The Gaze of the Other: Acknowledging Autofiction

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2023-05-01

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Abstract

Autofiction, an emerging subgenre of contemporary literary fiction, has received attention in the last fifteen years for its depiction of the author’s life in a so-called fictional context. There are many viewpoints arguing for what makes something autofiction, but they tend to revolve around the level of factual truth contained in the work. This project argues that the question of how much a work of autofiction resembles an author’s life has critics and readers stuck in an unhelpful picture of what autofiction is. Importantly, this picture obscures the type of response these works demand from the reader. This project argues that we can better understand autofiction by examining the philosophical concepts it brings to life. Through examining the works of two exemplars of autofiction, Rachel Cusk and Karl Ove Knausgaard, this project shows how concepts of subjectivity, acknowledgement, and a rejection of skepticism combine in autofiction to steer away from a way of thinking rooted in narrative and towards something new.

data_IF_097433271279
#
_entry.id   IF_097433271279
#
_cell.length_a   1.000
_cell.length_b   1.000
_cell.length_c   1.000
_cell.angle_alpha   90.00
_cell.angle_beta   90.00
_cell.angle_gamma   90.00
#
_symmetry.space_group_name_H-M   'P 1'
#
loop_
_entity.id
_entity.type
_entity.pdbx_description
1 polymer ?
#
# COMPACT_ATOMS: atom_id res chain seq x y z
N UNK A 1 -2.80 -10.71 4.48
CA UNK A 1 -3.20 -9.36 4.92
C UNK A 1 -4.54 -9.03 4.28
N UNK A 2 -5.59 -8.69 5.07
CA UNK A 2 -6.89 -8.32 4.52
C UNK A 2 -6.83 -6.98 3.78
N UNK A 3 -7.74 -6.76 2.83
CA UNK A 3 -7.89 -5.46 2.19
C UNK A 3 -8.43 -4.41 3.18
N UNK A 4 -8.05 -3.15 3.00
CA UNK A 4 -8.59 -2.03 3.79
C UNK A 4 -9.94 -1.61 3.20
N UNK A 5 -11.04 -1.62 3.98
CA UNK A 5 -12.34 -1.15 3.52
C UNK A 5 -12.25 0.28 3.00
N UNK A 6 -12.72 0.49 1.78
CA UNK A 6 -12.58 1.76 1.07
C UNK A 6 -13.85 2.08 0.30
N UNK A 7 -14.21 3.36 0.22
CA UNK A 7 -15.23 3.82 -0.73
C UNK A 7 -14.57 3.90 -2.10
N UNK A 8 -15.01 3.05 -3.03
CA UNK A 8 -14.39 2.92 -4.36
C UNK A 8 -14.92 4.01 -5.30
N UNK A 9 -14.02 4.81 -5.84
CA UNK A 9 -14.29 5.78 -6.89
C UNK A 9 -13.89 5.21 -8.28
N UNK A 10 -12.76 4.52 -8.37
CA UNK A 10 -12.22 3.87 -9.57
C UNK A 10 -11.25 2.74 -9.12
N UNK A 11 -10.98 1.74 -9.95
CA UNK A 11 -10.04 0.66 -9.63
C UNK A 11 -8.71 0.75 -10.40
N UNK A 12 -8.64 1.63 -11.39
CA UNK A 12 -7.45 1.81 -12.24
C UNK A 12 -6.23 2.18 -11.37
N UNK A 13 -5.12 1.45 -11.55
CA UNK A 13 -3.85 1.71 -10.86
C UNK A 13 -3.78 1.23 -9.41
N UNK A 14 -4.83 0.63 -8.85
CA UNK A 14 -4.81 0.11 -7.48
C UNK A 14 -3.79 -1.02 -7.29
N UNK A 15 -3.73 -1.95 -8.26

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Frye, Tiffany (2023). The Gaze of the Other: Acknowledging Autofiction. Capstone project, Duke University. Retrieved from https://hdl.handle.net/10161/30355.


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